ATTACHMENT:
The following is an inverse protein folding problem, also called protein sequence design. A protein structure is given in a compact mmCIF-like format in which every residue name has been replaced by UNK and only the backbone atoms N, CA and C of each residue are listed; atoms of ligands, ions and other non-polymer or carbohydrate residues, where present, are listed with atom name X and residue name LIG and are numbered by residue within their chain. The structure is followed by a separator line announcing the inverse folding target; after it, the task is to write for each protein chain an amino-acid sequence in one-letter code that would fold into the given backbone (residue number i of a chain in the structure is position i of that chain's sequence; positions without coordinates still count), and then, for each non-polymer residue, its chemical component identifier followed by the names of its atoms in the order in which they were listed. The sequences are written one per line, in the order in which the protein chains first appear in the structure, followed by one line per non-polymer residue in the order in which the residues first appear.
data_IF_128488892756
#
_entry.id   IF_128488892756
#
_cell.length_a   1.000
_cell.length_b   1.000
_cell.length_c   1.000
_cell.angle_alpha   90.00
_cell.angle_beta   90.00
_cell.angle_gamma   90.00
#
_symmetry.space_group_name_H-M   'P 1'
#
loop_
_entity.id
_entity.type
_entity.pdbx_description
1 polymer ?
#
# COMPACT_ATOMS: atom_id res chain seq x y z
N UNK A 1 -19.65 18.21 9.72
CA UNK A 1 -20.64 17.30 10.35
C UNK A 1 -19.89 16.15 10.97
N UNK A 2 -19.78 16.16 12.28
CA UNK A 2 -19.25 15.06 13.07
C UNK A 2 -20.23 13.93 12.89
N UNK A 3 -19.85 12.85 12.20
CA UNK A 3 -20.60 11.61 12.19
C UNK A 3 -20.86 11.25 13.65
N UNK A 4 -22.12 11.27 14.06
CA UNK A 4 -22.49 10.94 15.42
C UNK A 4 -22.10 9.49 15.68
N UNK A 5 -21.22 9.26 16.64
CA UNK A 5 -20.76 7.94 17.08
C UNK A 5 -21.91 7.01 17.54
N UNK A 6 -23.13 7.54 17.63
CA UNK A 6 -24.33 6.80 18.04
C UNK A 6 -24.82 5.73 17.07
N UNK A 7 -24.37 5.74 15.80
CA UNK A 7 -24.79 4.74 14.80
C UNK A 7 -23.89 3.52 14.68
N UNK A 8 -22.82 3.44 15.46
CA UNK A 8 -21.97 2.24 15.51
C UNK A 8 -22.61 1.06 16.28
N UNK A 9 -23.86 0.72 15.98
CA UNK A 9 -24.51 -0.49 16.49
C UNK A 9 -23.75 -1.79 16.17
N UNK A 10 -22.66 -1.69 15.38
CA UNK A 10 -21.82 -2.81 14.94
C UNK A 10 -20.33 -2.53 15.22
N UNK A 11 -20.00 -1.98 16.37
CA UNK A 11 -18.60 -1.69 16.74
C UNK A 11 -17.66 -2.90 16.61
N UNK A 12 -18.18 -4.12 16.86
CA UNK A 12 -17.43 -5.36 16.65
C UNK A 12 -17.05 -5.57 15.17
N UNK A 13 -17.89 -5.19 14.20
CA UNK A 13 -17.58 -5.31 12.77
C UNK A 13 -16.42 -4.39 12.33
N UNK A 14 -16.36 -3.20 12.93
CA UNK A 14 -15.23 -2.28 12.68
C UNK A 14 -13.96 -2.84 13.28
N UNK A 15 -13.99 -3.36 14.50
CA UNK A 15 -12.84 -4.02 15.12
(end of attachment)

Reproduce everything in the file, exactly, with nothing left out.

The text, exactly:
The following is an inverse protein folding problem, also called protein sequence design. A protein structure is given in a compact mmCIF-like format in which every residue name has been replaced by UNK and only the backbone atoms N, CA and C of each residue are listed; atoms of ligands, ions and other non-polymer or carbohydrate residues, where present, are listed with atom name X and residue name LIG and are numbered by residue within their chain. The structure is followed by a separator line announcing the inverse folding target; after it, the task is to write for each protein chain an amino-acid sequence in one-letter code that would fold into the given backbone (residue number i of a chain in the structure is position i of that chain's sequence; positions without coordinates still count), and then, for each non-polymer residue, its chemical component identifier followed by the names of its atoms in the order in which they were listed. The sequences are written one per line, in the order in which the protein chains first appear in the structure, followed by one line per non-polymer residue in the order in which the residues first appear.
data_IF_128488892756
#
_entry.id   IF_128488892756
#
_cell.length_a   1.000
_cell.length_b   1.000
_cell.length_c   1.000
_cell.angle_alpha   90.00
_cell.angle_beta   90.00
_cell.angle_gamma   90.00
#
_symmetry.space_group_name_H-M   'P 1'
#
loop_
_entity.id
_entity.type
_entity.pdbx_description
1 polymer ?
#
# COMPACT_ATOMS: atom_id res chain seq x y z
N UNK A 1 -19.65 18.21 9.72
CA UNK A 1 -20.64 17.30 10.35
C UNK A 1 -19.89 16.15 10.97
N UNK A 2 -19.78 16.16 12.28
CA UNK A 2 -19.25 15.06 13.07
C UNK A 2 -20.23 13.93 12.89
N UNK A 3 -19.85 12.85 12.20
CA UNK A 3 -20.60 11.61 12.19
C UNK A 3 -20.86 11.25 13.65
N UNK A 4 -22.12 11.27 14.06
CA UNK A 4 -22.49 10.94 15.42
C UNK A 4 -22.10 9.49 15.68
N UNK A 5 -21.22 9.26 16.64
CA UNK A 5 -20.76 7.94 17.08
C UNK A 5 -21.91 7.01 17.54
N UNK A 6 -23.13 7.54 17.63
CA UNK A 6 -24.33 6.80 18.04
C UNK A 6 -24.82 5.73 17.07
N UNK A 7 -24.37 5.74 15.80
CA UNK A 7 -24.79 4.74 14.80
C UNK A 7 -23.89 3.52 14.68
N UNK A 8 -22.82 3.44 15.46
CA UNK A 8 -21.97 2.24 15.51
C UNK A 8 -22.61 1.06 16.28
N UNK A 9 -23.86 0.72 15.98
CA UNK A 9 -24.51 -0.49 16.49
C UNK A 9 -23.75 -1.79 16.17
N UNK A 10 -22.66 -1.69 15.38
CA UNK A 10 -21.82 -2.81 14.94
C UNK A 10 -20.33 -2.53 15.22
N UNK A 11 -20.00 -1.98 16.37
CA UNK A 11 -18.60 -1.69 16.74
C UNK A 11 -17.66 -2.90 16.61
N UNK A 12 -18.18 -4.12 16.86
CA UNK A 12 -17.43 -5.36 16.65
C UNK A 12 -17.05 -5.57 15.17
N UNK A 13 -17.89 -5.19 14.20
CA UNK A 13 -17.58 -5.31 12.77
C UNK A 13 -16.42 -4.39 12.33
N UNK A 14 -16.36 -3.20 12.93
CA UNK A 14 -15.23 -2.28 12.68
C UNK A 14 -13.96 -2.84 13.28
N UNK A 15 -13.99 -3.36 14.50
CA UNK A 15 -12.84 -4.02 15.12